Tuesday, January 8, 2013

Giant squid filmed in Pacific depths, Japan scientists report

 A giant squid is capturing the imaginations of scientists in Japan. Squids are one of the ocean's most mysterious creatures.
Little is known about how they live but these still photos taken from the world's first moving images of a giant squid show the creature in its natural habitat hundreds of meters under the ocean.
The video was shot last July near Japan's Ogasawara islands, 620 miles south of Tokyo.

It shows a three-meter-long cephalopod. Zoologist at Japan's National Museum of Nature and Science Tsunemi Kubodera led the 40-day expedition.

From Phys

Scientists and broadcasters said Monday they have captured footage of an elusive giant squid roaming the depths of the Pacific Ocean, showing it in its natural habitat for the first time ever.

Screen grab from footage captured by NHK and Discovery Channel taken in July 2012 shows a giant squid in the sea near Chichi island.
The squid was spotted at a depth of 630 meters using a submersible in July, some 15 km east of Chichi island in the north Pacific Ocean.

Japan's National Science Museum succeeded in filming the deep-sea creature at a depth of more than half a kilometre (a third of a mile) after teaming up with Japanese public broadcaster NHK and the US Discovery Channel.

 A giant squid has been videotaped in its deep-ocean habitat for the first time.
This is an excerpt from Discovery Channel's Monster squid: the giant is real, which premieres on January 27, 2013 at 8PM ET/PT as the season finale of Curiosity.
The scientists and filmmakers undertook 55 submersible dives, totaling 285 hours, some at depths greater than 3,000 feet, to capture this encounter with a giant squid, estimated to weigh 600 pounds.

The massive invertebrate is the stuff of legend, with sightings of a huge ocean-dwelling beast reported by sailors for centuries.
The creature is thought to be the genesis of the Nordic legend of Kraken, a sea monster believed to have attacked ships in waters off Scandinavia over the last millennium.

 A Zoologist at the Smithsonian Institution shares the history of the Kraken.
(other video)
Modern-day scientists on their own Moby Dick-style search used a submersible to descend to the dark and cold depths of the northern Pacific Ocean, where at around 630 metres (2,066 feet) they managed to film a three-metre specimen.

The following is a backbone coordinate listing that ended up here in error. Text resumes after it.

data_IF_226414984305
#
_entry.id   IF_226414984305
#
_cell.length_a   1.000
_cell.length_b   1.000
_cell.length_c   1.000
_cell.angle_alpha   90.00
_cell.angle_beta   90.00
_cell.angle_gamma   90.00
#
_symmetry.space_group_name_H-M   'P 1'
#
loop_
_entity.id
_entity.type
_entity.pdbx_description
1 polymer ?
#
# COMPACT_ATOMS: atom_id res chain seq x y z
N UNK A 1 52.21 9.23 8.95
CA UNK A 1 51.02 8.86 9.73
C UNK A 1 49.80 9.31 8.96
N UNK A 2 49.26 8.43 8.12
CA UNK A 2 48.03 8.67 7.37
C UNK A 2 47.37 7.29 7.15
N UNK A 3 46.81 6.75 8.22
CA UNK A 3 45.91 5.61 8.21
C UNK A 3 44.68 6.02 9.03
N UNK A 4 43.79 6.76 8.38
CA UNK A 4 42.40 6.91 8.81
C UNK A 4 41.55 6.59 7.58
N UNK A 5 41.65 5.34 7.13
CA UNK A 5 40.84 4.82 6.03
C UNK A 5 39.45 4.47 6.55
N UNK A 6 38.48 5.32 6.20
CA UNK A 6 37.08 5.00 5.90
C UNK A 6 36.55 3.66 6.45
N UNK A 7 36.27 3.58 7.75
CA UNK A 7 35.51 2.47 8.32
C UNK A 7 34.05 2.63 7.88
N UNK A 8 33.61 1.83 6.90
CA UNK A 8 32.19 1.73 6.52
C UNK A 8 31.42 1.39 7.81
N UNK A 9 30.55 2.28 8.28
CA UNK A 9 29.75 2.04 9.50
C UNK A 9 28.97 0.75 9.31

After around 100 missions, during which they spent 400 hours in the cramped submarine, the three-man crew tracked the creature from a spot some 15 kilometres (nine miles) east of Chichi island in the north Pacific. 

Graphic fact file on the giant squid.
Scientists say they have succeeded in filming the elusive deep-sea creature in its habitat for the first time.
(Architeuthis show to approximate scale next to the Shinkai 6500, a famous 31-feet-long Japanese manned research submersible : image)

NHK showed footage of the silver-coloured creature, which had huge black eyes, as it swam against the current, holding a bait squid in its arms.
For Kubodera it was the culmination of a lengthy quest for the beast.
"It was shining and so beautiful," Kubodera told AFP.
"I was so thrilled when I saw it first hand, but I was confident we would because we rigorously researched the areas we might find it, based on past data."
Kubodera said the creature had its two longest arms missing, and estimated it would have been eight metres long if it had been whole.
He gave no explanation for its missing arms.
He said it was the first video footage of a live giant squid in its natural habitat—the depths of the sea where there is little oxygen and the weight of the water above exerts enormous pressure.

Screen grab from footage captured by NHK and Discovery Channel in July 2012 shows a giant squid holding a bait squid in its arms in the sea near Chichi island.
Scientists used a submersible to get them into the depths of the Pacific Ocean, where at around 630 metres they managed to film the giant squid.

Kubodera, a squid specialist, also filmed what he says was the first live video footage of a giant squid in 2006, but only from his boat after it was hooked and brought up to the surface.

"Researchers around the world have tried to film giant squid in their natural habitats, but all attempts were in vain before," Kubodera said.
"With this footage we hope to discover more about the life of the species," he said, adding that he planned to publish his findings soon.
Kubodera said the two successful sightings of the squid—in 2012 and 2006—were both in the same area, some 1,000 kilometres south of Tokyo, suggesting it could be a major habitat for the species.
The giant squid, "Architeuthis" to scientists, is sometimes described as one of the last mysteries of the ocean, being part of a world so hostile to humans that it has been little explored.
Researchers say Architeuthis eats other types of squid and grenadier, a species of fish that lives in the deep ocean.
They say it can grow to be longer than 10 metres.
NHK said it and the Discovery Channel are scheduled to air special documentaries on the find later this month.

Links :

1 comment: